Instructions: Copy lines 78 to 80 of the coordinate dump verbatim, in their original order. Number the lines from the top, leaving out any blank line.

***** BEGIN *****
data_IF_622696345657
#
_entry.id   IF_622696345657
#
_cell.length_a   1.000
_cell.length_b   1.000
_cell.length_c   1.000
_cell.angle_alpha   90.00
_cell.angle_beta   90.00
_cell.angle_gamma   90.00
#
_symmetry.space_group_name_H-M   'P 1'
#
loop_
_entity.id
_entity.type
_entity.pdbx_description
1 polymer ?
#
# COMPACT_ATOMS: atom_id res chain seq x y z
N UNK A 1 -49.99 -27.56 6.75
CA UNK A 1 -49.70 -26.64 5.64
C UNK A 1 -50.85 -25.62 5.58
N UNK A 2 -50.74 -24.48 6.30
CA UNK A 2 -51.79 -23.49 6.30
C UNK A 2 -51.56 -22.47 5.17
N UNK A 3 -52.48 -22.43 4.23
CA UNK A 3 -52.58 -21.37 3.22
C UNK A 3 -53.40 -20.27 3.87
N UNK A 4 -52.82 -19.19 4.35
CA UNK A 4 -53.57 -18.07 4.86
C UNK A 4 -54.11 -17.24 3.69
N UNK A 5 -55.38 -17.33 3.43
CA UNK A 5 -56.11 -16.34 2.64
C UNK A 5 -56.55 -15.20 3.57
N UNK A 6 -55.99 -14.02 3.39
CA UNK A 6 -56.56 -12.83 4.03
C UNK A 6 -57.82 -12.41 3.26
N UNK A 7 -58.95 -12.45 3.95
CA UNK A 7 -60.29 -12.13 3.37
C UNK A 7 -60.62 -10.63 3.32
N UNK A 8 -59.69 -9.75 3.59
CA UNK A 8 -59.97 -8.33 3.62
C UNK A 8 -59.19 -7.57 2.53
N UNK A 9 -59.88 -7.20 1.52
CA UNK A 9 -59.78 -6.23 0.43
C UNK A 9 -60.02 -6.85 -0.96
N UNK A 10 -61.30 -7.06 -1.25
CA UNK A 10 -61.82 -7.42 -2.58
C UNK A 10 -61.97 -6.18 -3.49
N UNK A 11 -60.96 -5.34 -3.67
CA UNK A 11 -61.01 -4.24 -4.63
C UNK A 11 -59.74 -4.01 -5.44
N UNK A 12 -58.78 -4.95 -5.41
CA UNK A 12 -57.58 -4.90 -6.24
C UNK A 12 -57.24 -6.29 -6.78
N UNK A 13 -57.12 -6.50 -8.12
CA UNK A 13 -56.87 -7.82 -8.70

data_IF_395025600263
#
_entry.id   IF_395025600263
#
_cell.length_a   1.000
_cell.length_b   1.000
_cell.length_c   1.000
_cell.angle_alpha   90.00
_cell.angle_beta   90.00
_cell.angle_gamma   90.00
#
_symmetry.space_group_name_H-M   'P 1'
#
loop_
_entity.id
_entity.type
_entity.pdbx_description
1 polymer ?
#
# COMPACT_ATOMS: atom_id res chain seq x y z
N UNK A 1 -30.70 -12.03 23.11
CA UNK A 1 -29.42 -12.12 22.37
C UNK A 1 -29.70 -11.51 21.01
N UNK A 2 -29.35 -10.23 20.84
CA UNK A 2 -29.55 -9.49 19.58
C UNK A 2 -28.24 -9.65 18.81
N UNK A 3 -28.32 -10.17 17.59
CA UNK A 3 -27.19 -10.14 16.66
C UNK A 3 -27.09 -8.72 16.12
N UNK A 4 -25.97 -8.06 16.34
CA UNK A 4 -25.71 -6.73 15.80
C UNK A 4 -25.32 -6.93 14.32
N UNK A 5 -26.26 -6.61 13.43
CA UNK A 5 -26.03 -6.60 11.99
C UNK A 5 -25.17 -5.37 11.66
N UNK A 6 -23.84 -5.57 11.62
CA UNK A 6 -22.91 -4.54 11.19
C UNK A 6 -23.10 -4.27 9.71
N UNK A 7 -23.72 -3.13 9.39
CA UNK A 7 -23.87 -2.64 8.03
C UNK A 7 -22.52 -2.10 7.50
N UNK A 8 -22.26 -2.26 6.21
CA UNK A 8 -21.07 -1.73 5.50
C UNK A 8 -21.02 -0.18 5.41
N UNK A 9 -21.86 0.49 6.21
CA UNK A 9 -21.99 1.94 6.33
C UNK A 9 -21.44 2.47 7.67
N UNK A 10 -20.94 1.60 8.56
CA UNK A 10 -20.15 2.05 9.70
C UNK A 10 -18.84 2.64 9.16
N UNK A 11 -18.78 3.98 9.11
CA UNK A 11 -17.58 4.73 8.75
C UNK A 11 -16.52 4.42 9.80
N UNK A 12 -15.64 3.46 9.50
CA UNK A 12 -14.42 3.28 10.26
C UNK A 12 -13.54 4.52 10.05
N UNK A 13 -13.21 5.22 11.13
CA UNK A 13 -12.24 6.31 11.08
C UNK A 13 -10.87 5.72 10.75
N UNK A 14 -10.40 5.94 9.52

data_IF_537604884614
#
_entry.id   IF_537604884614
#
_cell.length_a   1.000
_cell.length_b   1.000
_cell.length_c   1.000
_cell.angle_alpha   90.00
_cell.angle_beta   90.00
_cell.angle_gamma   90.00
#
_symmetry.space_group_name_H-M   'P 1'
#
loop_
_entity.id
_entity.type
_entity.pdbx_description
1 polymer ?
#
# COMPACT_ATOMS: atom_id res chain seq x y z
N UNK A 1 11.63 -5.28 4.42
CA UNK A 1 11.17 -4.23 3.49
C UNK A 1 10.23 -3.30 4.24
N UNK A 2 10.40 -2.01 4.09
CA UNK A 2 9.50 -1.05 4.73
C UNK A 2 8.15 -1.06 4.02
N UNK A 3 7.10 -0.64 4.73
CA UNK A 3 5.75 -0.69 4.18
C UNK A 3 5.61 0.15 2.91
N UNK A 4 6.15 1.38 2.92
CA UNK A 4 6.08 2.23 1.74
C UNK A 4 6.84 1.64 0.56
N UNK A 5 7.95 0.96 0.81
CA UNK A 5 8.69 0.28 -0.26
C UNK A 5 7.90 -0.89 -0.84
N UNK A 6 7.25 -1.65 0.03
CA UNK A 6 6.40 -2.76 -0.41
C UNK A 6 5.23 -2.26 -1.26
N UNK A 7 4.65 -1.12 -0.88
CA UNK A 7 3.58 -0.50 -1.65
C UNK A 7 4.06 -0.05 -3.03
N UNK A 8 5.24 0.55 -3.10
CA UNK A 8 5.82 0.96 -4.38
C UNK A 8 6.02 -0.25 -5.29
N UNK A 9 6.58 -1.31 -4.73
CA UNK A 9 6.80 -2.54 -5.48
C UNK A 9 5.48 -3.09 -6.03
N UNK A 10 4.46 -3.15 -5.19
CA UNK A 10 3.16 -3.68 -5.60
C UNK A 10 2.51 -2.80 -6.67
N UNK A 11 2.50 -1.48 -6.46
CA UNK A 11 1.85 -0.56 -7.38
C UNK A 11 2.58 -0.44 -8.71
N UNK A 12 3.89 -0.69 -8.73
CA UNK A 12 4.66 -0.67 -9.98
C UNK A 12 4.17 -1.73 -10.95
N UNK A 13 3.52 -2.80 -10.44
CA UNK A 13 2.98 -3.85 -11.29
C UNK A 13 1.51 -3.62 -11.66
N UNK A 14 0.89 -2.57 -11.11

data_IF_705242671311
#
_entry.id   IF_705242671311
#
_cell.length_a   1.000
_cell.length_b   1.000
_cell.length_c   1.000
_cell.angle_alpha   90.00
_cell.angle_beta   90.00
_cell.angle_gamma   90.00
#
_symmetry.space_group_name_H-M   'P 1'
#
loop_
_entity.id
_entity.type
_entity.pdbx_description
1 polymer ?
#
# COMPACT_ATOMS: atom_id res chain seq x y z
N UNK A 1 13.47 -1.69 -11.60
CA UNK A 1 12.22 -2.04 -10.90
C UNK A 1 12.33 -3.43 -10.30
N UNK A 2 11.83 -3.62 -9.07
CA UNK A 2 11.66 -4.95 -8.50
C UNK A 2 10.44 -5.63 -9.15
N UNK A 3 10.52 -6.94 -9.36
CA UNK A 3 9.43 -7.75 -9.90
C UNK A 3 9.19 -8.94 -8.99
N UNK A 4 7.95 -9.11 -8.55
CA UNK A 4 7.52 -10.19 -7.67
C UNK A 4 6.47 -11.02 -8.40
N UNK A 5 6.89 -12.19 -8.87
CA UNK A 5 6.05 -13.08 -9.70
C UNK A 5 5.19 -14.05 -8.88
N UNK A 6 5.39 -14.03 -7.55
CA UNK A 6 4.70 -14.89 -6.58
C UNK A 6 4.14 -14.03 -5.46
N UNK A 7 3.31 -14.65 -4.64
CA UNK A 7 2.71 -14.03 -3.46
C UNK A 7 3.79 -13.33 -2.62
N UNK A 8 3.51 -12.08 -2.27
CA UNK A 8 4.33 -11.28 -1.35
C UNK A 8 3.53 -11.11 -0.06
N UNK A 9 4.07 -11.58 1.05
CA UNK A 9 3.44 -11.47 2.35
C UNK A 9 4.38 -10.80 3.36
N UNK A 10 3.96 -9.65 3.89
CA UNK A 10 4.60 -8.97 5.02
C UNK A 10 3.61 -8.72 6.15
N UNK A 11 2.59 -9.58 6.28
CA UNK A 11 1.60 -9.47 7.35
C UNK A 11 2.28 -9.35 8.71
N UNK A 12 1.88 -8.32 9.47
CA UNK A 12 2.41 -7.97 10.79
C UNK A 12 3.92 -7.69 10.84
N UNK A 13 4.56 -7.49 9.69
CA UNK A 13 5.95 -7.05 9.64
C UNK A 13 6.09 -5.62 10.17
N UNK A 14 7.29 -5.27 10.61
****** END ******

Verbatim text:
# COMPACT_ATOMS: atom_id res chain seq x y z
N UNK A 1 -30.70 -12.03 23.11
CA UNK A 1 -29.42 -12.12 22.37